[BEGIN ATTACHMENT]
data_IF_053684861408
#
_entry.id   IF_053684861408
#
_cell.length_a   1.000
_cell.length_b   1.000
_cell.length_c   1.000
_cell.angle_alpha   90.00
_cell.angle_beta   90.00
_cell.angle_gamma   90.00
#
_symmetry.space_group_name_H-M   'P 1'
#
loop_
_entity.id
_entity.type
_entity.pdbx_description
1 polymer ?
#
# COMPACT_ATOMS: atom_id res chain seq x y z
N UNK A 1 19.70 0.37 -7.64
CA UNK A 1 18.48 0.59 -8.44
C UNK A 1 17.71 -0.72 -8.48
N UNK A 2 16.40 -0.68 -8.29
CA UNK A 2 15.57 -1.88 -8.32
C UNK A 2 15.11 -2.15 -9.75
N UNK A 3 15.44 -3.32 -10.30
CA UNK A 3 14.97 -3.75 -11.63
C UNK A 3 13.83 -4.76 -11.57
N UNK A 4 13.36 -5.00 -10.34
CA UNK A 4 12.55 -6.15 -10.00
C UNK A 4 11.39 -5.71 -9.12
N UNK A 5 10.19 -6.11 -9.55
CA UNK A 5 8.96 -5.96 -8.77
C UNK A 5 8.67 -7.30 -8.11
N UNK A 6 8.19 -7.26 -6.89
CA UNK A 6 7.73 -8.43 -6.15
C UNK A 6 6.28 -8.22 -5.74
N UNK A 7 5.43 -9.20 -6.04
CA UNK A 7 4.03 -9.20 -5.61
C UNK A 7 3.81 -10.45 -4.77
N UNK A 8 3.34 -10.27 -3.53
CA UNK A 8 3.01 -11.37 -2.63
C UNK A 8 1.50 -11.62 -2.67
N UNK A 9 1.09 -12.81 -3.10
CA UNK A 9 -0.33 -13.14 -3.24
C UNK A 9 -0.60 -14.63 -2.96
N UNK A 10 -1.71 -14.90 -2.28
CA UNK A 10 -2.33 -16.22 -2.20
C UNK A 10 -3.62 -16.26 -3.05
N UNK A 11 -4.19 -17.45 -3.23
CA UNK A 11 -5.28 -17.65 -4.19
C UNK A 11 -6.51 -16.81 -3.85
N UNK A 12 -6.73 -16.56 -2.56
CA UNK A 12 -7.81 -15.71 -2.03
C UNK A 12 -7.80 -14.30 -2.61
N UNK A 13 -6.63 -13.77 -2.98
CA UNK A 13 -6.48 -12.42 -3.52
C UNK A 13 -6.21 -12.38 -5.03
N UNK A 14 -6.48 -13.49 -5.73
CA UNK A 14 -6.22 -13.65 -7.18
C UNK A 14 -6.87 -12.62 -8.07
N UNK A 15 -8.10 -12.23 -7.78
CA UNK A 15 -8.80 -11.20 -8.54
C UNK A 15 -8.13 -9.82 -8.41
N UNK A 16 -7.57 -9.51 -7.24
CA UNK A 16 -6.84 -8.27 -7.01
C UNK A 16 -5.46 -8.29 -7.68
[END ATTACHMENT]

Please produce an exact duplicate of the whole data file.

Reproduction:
data_IF_053684861408
#
_entry.id   IF_053684861408
#
_cell.length_a   1.000
_cell.length_b   1.000
_cell.length_c   1.000
_cell.angle_alpha   90.00
_cell.angle_beta   90.00
_cell.angle_gamma   90.00
#
_symmetry.space_group_name_H-M   'P 1'
#
loop_
_entity.id
_entity.type
_entity.pdbx_description
1 polymer ?
#
# COMPACT_ATOMS: atom_id res chain seq x y z
N UNK A 1 19.70 0.37 -7.64
CA UNK A 1 18.48 0.59 -8.44
C UNK A 1 17.71 -0.72 -8.48
N UNK A 2 16.40 -0.68 -8.29
CA UNK A 2 15.57 -1.88 -8.32
C UNK A 2 15.11 -2.15 -9.75
N UNK A 3 15.44 -3.32 -10.30
CA UNK A 3 14.97 -3.75 -11.63
C UNK A 3 13.83 -4.76 -11.57
N UNK A 4 13.36 -5.00 -10.34
CA UNK A 4 12.55 -6.15 -10.00
C UNK A 4 11.39 -5.71 -9.12
N UNK A 5 10.19 -6.11 -9.55
CA UNK A 5 8.96 -5.96 -8.77
C UNK A 5 8.67 -7.30 -8.11
N UNK A 6 8.19 -7.26 -6.89
CA UNK A 6 7.73 -8.43 -6.15
C UNK A 6 6.28 -8.22 -5.74
N UNK A 7 5.43 -9.20 -6.04
CA UNK A 7 4.03 -9.20 -5.61
C UNK A 7 3.81 -10.45 -4.77
N UNK A 8 3.34 -10.27 -3.53
CA UNK A 8 3.01 -11.37 -2.63
C UNK A 8 1.50 -11.62 -2.67
N UNK A 9 1.09 -12.81 -3.10
CA UNK A 9 -0.33 -13.14 -3.24
C UNK A 9 -0.60 -14.63 -2.96
N UNK A 10 -1.71 -14.90 -2.28
CA UNK A 10 -2.33 -16.22 -2.20
C UNK A 10 -3.62 -16.26 -3.05
N UNK A 11 -4.19 -17.45 -3.23
CA UNK A 11 -5.28 -17.65 -4.19
C UNK A 11 -6.51 -16.81 -3.85
N UNK A 12 -6.73 -16.56 -2.56
CA UNK A 12 -7.81 -15.71 -2.03
C UNK A 12 -7.80 -14.30 -2.61
N UNK A 13 -6.63 -13.77 -2.98
CA UNK A 13 -6.48 -12.42 -3.52
C UNK A 13 -6.21 -12.38 -5.03
N UNK A 14 -6.48 -13.49 -5.73
CA UNK A 14 -6.22 -13.65 -7.18
C UNK A 14 -6.87 -12.62 -8.07
N UNK A 15 -8.10 -12.23 -7.78
CA UNK A 15 -8.80 -11.20 -8.54
C UNK A 15 -8.13 -9.82 -8.41
N UNK A 16 -7.57 -9.51 -7.24
CA UNK A 16 -6.84 -8.27 -7.01
C UNK A 16 -5.46 -8.29 -7.68